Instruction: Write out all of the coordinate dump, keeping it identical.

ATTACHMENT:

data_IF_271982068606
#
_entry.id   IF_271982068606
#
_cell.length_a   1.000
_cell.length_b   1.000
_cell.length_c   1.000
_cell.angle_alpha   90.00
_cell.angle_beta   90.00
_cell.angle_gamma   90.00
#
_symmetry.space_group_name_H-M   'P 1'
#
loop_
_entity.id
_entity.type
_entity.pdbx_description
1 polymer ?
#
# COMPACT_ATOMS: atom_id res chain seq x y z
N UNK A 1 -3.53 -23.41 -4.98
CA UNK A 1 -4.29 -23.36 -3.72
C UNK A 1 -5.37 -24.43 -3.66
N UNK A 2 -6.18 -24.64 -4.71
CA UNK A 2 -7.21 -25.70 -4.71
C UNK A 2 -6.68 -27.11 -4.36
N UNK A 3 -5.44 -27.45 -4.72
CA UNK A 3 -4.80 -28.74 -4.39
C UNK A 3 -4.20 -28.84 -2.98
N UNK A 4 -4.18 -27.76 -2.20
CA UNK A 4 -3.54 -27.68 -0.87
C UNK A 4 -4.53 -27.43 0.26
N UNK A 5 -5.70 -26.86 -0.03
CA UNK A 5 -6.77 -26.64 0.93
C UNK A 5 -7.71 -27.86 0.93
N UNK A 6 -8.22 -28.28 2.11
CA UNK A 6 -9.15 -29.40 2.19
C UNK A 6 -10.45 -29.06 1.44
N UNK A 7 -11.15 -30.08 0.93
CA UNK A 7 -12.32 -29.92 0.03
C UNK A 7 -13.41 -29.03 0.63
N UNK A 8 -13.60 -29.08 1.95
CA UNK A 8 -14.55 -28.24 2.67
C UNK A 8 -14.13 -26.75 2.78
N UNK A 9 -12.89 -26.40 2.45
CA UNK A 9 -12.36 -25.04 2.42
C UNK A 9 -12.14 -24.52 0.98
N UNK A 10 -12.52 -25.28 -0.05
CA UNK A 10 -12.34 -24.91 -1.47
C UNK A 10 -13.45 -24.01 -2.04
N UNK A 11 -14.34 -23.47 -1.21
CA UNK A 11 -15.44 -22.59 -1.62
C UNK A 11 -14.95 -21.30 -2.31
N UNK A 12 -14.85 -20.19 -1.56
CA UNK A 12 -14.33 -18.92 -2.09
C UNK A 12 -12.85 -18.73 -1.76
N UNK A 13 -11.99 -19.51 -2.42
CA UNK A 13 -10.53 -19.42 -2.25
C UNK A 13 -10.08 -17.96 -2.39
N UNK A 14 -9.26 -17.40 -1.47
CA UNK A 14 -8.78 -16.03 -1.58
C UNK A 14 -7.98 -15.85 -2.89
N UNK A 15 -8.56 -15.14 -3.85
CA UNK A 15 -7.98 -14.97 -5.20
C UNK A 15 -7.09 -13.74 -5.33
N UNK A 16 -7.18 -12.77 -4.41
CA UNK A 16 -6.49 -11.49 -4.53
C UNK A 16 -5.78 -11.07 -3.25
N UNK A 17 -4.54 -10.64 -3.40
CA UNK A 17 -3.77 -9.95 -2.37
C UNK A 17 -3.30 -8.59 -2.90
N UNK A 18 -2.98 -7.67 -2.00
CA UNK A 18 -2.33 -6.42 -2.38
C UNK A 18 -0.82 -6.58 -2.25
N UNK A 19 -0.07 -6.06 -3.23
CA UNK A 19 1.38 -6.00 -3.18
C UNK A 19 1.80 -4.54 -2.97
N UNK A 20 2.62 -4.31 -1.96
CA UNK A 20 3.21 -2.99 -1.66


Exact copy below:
data_IF_271982068606
#
_entry.id   IF_271982068606
#
_cell.length_a   1.000
_cell.length_b   1.000
_cell.length_c   1.000
_cell.angle_alpha   90.00
_cell.angle_beta   90.00
_cell.angle_gamma   90.00
#
_symmetry.space_group_name_H-M   'P 1'
#
loop_
_entity.id
_entity.type
_entity.pdbx_description
1 polymer ?
#
# COMPACT_ATOMS: atom_id res chain seq x y z
N UNK A 1 -3.53 -23.41 -4.98
CA UNK A 1 -4.29 -23.36 -3.72
C UNK A 1 -5.37 -24.43 -3.66
N UNK A 2 -6.18 -24.64 -4.71
CA UNK A 2 -7.21 -25.70 -4.71
C UNK A 2 -6.68 -27.11 -4.36
N UNK A 3 -5.44 -27.45 -4.72
CA UNK A 3 -4.80 -28.74 -4.39
C UNK A 3 -4.20 -28.84 -2.98
N UNK A 4 -4.18 -27.76 -2.20
CA UNK A 4 -3.54 -27.68 -0.87
C UNK A 4 -4.53 -27.43 0.26
N UNK A 5 -5.70 -26.86 -0.03
CA UNK A 5 -6.77 -26.64 0.93
C UNK A 5 -7.71 -27.86 0.93
N UNK A 6 -8.22 -28.28 2.11
CA UNK A 6 -9.15 -29.40 2.19
C UNK A 6 -10.45 -29.06 1.44
N UNK A 7 -11.15 -30.08 0.93
CA UNK A 7 -12.32 -29.92 0.03
C UNK A 7 -13.41 -29.03 0.63
N UNK A 8 -13.60 -29.08 1.95
CA UNK A 8 -14.55 -28.24 2.67
C UNK A 8 -14.13 -26.75 2.78
N UNK A 9 -12.89 -26.40 2.45
CA UNK A 9 -12.36 -25.04 2.42
C UNK A 9 -12.14 -24.52 0.98
N UNK A 10 -12.52 -25.28 -0.05
CA UNK A 10 -12.34 -24.91 -1.47
C UNK A 10 -13.45 -24.01 -2.04
N UNK A 11 -14.34 -23.47 -1.21
CA UNK A 11 -15.44 -22.59 -1.62
C UNK A 11 -14.95 -21.30 -2.31
N UNK A 12 -14.85 -20.19 -1.56
CA UNK A 12 -14.33 -18.92 -2.09
C UNK A 12 -12.85 -18.73 -1.76
N UNK A 13 -11.99 -19.51 -2.42
CA UNK A 13 -10.53 -19.42 -2.25
C UNK A 13 -10.08 -17.96 -2.39
N UNK A 14 -9.26 -17.40 -1.47
CA UNK A 14 -8.78 -16.03 -1.58
C UNK A 14 -7.98 -15.85 -2.89
N UNK A 15 -8.56 -15.14 -3.85
CA UNK A 15 -7.98 -14.97 -5.20
C UNK A 15 -7.09 -13.74 -5.33
N UNK A 16 -7.18 -12.77 -4.41
CA UNK A 16 -6.49 -11.49 -4.53
C UNK A 16 -5.78 -11.07 -3.25
N UNK A 17 -4.54 -10.64 -3.40
CA UNK A 17 -3.77 -9.95 -2.37
C UNK A 17 -3.30 -8.59 -2.90
N UNK A 18 -2.98 -7.67 -2.00
CA UNK A 18 -2.33 -6.42 -2.38
C UNK A 18 -0.82 -6.58 -2.25
N UNK A 19 -0.07 -6.06 -3.23
CA UNK A 19 1.38 -6.00 -3.18
C UNK A 19 1.80 -4.54 -2.97
N UNK A 20 2.62 -4.31 -1.96
CA UNK A 20 3.21 -2.99 -1.66